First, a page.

Rukhsana W. Zuberi ( Family Medicine Division, Department of Community Health Sciences, Aga Khan University, Karachi. )
Sunita Dodani ( Family Medicine Division, Department of Community Health Sciences, Aga Khan University, Karachi. )
There is growing evidence from both the developed and developing countries that the prevalence of common disorders (depression and anxiety) among women is higher than that of men1. The global burden of disease featured in the World Development Report is measured in units of disability adjusted life years (DALYs). From the figures presented in this report, it can be seen that women in the developing countries lose 104.8 hundred DALYs due to depressive disorders whereas the corresponding figure for men is 52.8.
The causes of this gender disparity in the prevalence of mental disorders are numerous, but Paykel identifies four possibilities: the different help-seeking behaviour of the sexes, biological causes, social causes and direction distress2. Brown and Harris were among the first researchers to carry out detailed studies of women’s mental problems in relation to their social positions3. Their work focused on women in London and involved a comparison of females of different soclo-economic status. Although women’s apparent higher prevalence of depression was not discussed, the importance of social roles in determining mental health status has been emphasized3. In many ways, urbanization offers a unique opportunity for women to change their lives and escape from some of the oppressive traditions of the past and of village life which have excluded them from positions of control and stifled their inititative4. Living in the cities offers women the prospect of education and self-development, learning new skills, earning a living, acquiring knowledge on health care, family planning and women’s rights5.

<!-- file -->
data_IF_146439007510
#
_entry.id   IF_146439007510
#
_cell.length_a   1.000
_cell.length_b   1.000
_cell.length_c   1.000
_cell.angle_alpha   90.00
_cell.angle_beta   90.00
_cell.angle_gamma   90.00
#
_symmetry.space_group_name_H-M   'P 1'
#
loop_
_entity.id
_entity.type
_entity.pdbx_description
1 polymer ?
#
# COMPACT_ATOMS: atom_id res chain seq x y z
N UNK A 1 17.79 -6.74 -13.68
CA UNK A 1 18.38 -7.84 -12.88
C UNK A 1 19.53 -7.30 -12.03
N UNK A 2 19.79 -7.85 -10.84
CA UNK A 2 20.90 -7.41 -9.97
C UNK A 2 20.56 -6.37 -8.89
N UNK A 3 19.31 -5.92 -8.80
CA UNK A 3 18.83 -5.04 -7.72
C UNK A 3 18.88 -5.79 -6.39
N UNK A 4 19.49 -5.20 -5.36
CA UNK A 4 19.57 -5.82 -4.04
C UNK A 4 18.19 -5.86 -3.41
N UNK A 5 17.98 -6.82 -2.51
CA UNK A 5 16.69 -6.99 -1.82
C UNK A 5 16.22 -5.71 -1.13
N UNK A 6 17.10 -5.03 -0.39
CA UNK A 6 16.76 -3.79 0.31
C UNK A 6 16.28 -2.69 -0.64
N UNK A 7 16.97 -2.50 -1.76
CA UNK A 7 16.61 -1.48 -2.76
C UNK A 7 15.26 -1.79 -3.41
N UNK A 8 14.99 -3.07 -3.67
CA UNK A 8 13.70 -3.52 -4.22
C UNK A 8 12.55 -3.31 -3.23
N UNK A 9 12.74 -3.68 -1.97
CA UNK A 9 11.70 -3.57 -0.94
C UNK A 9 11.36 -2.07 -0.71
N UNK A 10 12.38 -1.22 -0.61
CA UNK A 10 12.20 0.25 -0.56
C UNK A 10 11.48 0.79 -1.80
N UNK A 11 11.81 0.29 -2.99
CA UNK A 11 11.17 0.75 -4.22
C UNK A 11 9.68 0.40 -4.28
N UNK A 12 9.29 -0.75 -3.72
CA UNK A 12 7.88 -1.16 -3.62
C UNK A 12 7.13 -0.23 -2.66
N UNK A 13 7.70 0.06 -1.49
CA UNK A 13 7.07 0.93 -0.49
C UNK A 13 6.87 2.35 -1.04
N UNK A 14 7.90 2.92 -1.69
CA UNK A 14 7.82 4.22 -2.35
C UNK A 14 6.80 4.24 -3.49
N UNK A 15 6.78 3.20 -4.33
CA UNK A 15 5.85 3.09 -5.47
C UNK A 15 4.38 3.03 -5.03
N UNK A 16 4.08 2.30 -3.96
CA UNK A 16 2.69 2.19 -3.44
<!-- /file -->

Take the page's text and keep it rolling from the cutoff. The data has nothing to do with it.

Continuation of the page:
There is a persistent belief in the Western world that people who live in the remote areas of the globe, beyond the reach of modern industrial societies, lead comparatively stress free lives. Epidemiological studies offer contradictory evidence for the hypothesis that psychiatric disorders are uncommon in traditional rural societies of developing countries6.
In a pioneering study of stress and mental disorders in three rural communities of South India. Carstairs and Kapur gave particular prominence to somatic symptoms in their estimates to the prevalence of psychiatric disorders7.
It is because of such findings, that research for possible reasons for the predominance of females among cases of psychiatric disorders, has been carried out in recent years.
1.World I3ank. World Development Report 1993. Investing in health. Oxford, Oxford University Press For the World Bank.
2.Paykel ES. Depression in women, Br. J. Psychiatr., 1991:158:22-29.
3.Brown GW, Harris TO. Social origins of depression. A study of Psychiatric disorders in women. London, Tavistock. Sociol.. 1978:9:225-57.
4.Cheng TA. Urbanisation and minor psychiatric morbidity, A community study in Taiwan. Social Psychiatry and Psychiatric Epidemiology, 989:24:309-16.
5.Dandelman 1, Davidson J. Women and environment in the Third world. London: Earthsean, 1988.
6.Rodda A. Women and the Environment. London, Zcd Rooks ltd.. 1991
7.Carstairs GM, Kaptir KL. The Great (Jniverse ot Kota. Stress Change and Mental Disorder in an Indian Vi l age. I London. Hogarth Press. 1976.